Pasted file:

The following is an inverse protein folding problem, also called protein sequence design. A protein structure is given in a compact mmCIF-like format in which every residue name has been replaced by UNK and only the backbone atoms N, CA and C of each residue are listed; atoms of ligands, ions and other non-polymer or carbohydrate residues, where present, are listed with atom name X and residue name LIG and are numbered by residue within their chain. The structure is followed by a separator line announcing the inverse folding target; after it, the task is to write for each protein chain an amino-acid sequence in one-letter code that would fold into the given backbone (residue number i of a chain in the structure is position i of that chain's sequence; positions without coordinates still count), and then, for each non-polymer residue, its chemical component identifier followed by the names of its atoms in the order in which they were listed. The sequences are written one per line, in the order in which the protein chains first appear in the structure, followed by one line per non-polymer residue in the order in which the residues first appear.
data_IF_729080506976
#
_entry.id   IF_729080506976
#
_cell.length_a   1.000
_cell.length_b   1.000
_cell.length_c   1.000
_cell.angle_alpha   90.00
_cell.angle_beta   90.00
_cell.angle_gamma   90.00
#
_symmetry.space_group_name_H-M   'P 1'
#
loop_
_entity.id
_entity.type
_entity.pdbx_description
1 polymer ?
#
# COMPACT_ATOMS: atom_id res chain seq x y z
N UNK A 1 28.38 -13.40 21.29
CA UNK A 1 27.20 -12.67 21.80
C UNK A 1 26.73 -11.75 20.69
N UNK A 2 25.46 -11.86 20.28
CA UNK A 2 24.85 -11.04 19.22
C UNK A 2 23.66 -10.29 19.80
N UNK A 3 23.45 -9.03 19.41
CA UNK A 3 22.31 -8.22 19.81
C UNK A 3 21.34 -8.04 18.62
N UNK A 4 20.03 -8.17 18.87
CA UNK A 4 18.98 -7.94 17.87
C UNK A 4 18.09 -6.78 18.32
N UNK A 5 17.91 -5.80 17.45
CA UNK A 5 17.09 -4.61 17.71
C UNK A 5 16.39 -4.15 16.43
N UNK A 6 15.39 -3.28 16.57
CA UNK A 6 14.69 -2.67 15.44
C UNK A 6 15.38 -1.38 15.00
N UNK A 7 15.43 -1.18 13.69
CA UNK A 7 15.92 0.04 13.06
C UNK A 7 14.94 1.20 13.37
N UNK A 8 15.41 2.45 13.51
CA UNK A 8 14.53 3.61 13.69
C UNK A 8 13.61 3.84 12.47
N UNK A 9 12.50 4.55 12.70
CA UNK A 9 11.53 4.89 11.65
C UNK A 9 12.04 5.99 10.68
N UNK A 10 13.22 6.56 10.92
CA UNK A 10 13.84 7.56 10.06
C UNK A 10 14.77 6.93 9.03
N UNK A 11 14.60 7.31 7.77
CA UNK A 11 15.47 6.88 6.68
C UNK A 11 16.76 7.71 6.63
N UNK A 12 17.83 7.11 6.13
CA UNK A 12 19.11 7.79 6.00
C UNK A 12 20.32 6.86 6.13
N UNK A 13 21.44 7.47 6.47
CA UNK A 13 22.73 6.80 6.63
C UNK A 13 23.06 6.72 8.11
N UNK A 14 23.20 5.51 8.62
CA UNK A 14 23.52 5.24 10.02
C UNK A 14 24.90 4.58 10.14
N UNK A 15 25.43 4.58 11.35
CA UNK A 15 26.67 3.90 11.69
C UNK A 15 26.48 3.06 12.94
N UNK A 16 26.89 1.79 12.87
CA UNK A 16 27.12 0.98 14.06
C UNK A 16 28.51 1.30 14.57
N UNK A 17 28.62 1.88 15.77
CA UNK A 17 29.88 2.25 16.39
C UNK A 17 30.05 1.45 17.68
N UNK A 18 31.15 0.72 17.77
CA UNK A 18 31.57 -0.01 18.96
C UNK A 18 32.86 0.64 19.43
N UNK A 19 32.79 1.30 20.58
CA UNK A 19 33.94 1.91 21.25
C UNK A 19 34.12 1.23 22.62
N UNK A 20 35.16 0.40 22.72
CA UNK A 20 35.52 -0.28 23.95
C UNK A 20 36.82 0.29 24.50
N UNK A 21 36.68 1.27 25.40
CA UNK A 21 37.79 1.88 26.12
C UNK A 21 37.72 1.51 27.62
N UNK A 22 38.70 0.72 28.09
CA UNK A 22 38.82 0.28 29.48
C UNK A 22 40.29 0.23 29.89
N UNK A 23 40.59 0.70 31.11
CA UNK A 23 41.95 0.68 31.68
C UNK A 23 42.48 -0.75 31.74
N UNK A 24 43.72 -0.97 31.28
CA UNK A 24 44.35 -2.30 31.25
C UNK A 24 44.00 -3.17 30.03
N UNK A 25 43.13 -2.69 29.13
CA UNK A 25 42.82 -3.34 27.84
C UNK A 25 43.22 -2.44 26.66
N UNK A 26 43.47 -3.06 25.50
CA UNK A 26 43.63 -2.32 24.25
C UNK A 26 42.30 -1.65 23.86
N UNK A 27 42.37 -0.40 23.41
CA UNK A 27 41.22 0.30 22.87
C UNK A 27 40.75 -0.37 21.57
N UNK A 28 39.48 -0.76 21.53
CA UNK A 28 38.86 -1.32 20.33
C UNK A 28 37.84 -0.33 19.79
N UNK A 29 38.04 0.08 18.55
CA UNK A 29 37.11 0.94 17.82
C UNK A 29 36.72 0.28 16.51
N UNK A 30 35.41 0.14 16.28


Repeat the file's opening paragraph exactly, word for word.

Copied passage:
The following is an inverse protein folding problem, also called protein sequence design. A protein structure is given in a compact mmCIF-like format in which every residue name has been replaced by UNK and only the backbone atoms N, CA and C of each residue are listed; atoms of ligands, ions and other non-polymer or carbohydrate residues, where present, are listed with atom name X and residue name LIG and are numbered by residue within their chain. The structure is followed by a separator line announcing the inverse folding target; after it, the task is to write for each protein chain an amino-acid sequence in one-letter code that would fold into the given backbone (residue number i of a chain in the structure is position i of that chain's sequence; positions without coordinates still count), and then, for each non-polymer residue, its chemical component identifier followed by the names of its atoms in the order in which they were listed. The sequences are written one per line, in the order in which the protein chains first appear in the structure, followed by one line per non-polymer residue in the order in which the residues first appear.